Through all his life, through everything that constitutes the very essence of his person, Jesus is the Christ, the one whom God chose to bring to the world the life-giving Spirit, the Spirit who is Lord and who gives Life, as we say in the Creed. He will live forever and give life to the world. Hence when Jesus speaks of his death, his disciples were unable to understand what Jesus meant by it. During his life, Jesus challenged many people thus opposing their way of life and for being untrue to the real meaning of their traditions, of worshipping only with their lips with their hearts far from God. Soon people turned against him and planned his death. His gentleness and endurance and his love for us were proved beyond doubt. He did not challenge them in the way they anticipated. Now when he repeatedly explains his passion, even though they had seen the challenge to him, they fail to understand the real situation. He told them that he will be "delivered" or "handed over", a theme word running through the New Testament. John the Baptist was "handed over" to Herod to be executed. Jesus was handed over by Judas to his fellow Jews. They, in turn, handed him over to the Romans they hated to be crucified. Later, the disciples themselves will be handed over to kings and rulers. And, in every Eucharist, the Body of Jesus is handed over for us to break and share together.

The Gospel passage of today indicates that the disciples and Jesus were clearly on a collision path. Jesus was teaching them about the necessity of suffering and service and all they could think about was power and prestige. This comes out very strongly when Jesus confronts his disciples about their conversation during their journey. They were in the "house" mentioned meaning their meeting place or their place of residence. They were highly embarrassed and very reluctant to disclose to him what they had been arguing about because at the center of their concern was who among them was the greatest. Which of them would have the highest post in the kingdom of Jesus? They could hardly think anything beyond this, particularly the deep concerns and care of Jesus. Jesus was fully aware of all that was going on in their minds. He sat down and spoke just to the Twelve, his close friends, and told them the type of leadership his followers ought to have. He then began his corrective teaching by stating the basic principle of discipleship. He told them that if anyone wishes to be the first he should be last of all and the servant of all. Once again he threw an idea at them which was in total contradiction to everything they had ever been told. The type of authority he projected would be of a new type, never experienced by anyone.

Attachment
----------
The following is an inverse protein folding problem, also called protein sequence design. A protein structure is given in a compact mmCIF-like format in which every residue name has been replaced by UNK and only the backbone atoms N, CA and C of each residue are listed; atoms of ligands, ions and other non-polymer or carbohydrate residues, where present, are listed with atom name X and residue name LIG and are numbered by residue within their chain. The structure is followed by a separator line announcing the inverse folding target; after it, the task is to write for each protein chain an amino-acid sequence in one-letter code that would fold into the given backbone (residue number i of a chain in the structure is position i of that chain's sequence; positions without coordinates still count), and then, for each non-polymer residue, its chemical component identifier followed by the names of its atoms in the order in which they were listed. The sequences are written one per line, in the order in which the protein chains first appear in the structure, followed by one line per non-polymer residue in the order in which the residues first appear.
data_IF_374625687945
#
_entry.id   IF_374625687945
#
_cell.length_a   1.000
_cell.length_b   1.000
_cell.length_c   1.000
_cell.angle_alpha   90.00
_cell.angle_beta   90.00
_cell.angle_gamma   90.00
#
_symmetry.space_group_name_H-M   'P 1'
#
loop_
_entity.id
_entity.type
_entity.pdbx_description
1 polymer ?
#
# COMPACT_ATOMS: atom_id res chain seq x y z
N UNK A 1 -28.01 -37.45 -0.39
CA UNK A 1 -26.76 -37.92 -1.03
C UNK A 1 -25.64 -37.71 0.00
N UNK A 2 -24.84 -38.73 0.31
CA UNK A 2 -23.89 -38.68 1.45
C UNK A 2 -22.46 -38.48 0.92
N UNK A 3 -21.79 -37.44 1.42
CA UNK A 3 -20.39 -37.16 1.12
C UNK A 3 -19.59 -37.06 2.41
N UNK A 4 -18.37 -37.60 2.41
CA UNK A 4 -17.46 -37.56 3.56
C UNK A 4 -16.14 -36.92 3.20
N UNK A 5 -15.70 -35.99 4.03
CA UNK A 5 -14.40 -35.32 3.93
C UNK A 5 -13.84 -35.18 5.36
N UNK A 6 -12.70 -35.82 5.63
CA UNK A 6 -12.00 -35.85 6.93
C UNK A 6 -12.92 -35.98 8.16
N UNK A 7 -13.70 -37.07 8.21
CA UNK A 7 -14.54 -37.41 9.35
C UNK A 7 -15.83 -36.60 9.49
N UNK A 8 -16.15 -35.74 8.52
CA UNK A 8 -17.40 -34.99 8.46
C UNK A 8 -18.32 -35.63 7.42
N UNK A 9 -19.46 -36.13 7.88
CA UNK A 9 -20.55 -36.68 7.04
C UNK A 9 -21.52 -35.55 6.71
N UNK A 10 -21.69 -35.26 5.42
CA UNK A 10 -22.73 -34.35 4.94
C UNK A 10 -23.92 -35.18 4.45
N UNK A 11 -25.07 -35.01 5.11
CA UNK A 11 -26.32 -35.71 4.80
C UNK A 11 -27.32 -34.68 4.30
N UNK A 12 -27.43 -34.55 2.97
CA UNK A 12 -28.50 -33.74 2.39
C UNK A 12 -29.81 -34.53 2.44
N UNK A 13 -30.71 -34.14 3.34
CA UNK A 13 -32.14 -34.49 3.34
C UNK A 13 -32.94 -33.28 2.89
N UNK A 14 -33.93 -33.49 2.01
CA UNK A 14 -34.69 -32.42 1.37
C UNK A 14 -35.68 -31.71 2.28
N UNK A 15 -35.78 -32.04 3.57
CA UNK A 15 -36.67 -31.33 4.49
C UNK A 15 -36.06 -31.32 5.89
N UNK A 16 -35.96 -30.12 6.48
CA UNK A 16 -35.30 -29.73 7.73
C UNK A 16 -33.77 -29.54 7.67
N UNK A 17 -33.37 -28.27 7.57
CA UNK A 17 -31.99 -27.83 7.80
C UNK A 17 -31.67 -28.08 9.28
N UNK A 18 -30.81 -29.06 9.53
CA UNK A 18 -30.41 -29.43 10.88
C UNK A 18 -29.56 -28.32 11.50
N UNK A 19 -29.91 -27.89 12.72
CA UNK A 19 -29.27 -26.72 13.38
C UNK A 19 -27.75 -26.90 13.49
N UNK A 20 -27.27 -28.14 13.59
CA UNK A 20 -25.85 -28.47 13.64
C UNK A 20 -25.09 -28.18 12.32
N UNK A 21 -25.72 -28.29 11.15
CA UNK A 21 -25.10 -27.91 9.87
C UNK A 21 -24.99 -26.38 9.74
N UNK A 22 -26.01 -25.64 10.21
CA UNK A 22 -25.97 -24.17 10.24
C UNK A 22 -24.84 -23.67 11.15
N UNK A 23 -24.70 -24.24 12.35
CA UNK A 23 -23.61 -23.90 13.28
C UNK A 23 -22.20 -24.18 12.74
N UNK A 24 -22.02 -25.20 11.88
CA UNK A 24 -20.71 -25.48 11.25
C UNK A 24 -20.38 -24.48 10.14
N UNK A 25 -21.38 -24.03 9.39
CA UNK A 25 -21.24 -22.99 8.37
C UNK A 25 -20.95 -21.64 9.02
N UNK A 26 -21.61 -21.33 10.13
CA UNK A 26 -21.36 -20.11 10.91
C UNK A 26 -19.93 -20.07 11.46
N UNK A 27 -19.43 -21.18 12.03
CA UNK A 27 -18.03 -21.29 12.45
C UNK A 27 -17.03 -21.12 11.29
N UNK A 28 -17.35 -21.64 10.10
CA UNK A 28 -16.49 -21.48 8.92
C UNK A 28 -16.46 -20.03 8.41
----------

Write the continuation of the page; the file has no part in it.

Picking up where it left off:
Jesus exemplified his teaching on discipleship by putting a little child in their midst. He told them that if anyone who welcomes one of these children in his name, welcomes Jesus himself. The purpose of pointing to the child was not to promote some form of pious understanding that a disciple must be like a child in terms of innocence, openness, and goodness. Generally, when we think of a child it represents a person who has no power, no say, no influence; a person who can easily be controlled, abused, or neglected and who has little redress. The point of making reference to the child was to draw their attention to the child's social status. In the culture of the time of Jesus, children were considered to be at the lowest rung of the social ladder. This did not mean that they were not valued loved and cared for. It simply meant that the child starts out at the bottom. Jesus was teaching his disciples who were striving for status and frame that authentic discipleship moves in the opposite direction. Discipleship is about service, about giving up status, about moving down the ladder and not up. This is not what the disciples wanted to hear. Jesus points to them that the adults seek security and in the process can become sly and hard. They are often afraid and fear abuses. Children on the other hand live in unruffled trust. Adults see things with an eye to their usefulness but the child meets reality with simple acceptance.